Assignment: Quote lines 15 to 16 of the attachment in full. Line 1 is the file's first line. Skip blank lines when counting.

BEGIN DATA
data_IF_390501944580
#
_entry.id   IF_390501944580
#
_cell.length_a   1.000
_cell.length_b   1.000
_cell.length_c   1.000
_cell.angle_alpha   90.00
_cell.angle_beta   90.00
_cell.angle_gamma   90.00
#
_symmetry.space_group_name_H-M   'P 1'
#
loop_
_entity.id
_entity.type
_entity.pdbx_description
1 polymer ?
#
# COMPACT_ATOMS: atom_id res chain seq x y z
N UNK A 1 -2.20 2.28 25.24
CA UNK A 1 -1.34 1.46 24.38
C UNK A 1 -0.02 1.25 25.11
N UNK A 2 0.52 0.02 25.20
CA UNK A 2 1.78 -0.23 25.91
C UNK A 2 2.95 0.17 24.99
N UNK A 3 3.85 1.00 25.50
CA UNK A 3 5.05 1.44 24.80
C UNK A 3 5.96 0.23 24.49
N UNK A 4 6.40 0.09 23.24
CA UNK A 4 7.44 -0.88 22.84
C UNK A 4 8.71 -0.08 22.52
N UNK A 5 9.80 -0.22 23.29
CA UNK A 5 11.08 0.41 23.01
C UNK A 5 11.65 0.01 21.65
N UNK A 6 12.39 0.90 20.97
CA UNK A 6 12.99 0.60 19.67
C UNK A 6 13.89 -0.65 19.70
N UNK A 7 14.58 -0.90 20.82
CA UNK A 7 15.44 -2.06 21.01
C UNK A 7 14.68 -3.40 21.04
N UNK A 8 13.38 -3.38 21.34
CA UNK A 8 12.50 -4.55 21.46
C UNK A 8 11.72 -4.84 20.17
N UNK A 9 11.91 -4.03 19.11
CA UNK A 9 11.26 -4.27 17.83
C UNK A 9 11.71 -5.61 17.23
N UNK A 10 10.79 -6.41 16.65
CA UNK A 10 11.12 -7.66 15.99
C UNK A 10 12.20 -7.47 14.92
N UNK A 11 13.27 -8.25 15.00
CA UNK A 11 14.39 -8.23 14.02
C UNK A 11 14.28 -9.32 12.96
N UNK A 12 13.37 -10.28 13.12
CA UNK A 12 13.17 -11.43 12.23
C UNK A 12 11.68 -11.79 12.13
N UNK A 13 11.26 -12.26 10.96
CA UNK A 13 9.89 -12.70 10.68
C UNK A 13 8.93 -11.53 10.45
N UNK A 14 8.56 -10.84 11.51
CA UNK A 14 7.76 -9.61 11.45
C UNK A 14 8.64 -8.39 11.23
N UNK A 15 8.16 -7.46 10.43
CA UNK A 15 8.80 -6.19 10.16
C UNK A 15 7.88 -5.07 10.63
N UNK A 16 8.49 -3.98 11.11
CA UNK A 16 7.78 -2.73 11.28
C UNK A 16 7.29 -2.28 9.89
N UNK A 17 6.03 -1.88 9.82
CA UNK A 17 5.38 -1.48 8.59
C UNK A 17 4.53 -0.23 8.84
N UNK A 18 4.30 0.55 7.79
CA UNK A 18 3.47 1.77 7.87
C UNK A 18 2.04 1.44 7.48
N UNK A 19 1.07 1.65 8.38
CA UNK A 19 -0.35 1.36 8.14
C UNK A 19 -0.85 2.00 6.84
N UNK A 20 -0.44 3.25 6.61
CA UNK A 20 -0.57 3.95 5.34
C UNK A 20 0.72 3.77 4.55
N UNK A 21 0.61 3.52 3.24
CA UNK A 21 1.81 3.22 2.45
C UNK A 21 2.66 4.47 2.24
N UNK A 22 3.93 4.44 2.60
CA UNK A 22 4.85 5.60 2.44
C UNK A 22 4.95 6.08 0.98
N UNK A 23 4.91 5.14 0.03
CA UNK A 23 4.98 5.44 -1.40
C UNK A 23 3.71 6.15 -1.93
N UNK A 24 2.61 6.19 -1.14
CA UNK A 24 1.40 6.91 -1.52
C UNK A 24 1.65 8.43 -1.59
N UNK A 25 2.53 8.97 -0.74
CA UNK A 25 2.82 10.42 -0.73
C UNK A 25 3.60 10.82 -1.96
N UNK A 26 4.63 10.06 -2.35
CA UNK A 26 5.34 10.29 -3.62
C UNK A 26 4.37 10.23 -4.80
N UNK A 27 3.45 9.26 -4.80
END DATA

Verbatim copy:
_entity.id
_entity.type